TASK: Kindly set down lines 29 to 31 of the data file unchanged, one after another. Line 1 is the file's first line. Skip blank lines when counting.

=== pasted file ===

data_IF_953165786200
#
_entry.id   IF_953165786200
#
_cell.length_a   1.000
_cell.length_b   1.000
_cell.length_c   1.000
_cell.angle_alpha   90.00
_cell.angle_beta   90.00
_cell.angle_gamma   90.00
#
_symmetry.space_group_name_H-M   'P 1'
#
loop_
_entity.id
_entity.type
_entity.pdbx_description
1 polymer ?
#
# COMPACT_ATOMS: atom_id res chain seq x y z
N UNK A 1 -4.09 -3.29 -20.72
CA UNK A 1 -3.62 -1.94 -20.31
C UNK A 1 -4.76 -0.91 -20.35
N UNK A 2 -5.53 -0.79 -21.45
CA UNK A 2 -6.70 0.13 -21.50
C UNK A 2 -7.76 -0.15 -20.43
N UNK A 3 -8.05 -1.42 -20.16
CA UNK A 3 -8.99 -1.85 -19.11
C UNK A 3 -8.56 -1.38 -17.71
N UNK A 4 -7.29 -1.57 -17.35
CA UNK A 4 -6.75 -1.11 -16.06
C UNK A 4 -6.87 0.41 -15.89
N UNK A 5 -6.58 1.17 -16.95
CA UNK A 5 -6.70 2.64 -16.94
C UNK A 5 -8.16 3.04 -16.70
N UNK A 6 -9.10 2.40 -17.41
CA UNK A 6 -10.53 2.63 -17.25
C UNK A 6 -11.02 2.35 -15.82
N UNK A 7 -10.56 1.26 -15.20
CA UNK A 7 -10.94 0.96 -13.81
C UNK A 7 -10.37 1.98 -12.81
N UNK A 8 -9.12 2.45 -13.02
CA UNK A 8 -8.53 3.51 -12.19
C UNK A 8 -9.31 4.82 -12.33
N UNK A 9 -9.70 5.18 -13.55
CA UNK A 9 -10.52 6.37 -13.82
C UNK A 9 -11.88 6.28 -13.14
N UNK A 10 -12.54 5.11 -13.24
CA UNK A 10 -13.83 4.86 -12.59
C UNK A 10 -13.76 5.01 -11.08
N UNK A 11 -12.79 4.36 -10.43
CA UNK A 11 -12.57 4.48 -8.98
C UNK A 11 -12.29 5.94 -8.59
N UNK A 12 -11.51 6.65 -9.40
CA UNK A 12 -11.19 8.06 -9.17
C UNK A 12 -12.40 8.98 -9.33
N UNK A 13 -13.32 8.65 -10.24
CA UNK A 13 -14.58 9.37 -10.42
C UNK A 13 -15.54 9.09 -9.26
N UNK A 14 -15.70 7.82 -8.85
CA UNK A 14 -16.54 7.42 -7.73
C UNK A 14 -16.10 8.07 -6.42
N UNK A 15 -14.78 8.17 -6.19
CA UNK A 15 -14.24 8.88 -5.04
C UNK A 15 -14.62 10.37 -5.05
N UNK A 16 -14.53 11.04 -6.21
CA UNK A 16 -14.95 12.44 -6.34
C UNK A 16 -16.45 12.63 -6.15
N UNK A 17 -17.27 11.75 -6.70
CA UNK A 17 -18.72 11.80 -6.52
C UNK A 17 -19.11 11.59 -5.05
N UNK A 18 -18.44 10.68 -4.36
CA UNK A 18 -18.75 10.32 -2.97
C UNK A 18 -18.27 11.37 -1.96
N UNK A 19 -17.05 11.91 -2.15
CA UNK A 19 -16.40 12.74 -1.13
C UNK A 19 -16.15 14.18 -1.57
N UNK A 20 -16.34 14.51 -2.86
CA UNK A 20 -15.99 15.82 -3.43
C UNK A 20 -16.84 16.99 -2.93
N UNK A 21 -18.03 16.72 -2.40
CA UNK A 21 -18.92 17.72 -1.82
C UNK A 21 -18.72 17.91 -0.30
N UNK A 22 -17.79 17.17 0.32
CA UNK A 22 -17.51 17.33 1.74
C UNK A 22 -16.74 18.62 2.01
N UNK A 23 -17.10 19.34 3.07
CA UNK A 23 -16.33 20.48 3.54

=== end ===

C UNK A 3 -8.56 -1.38 -17.71
N UNK A 4 -7.29 -1.57 -17.35
CA UNK A 4 -6.75 -1.11 -16.06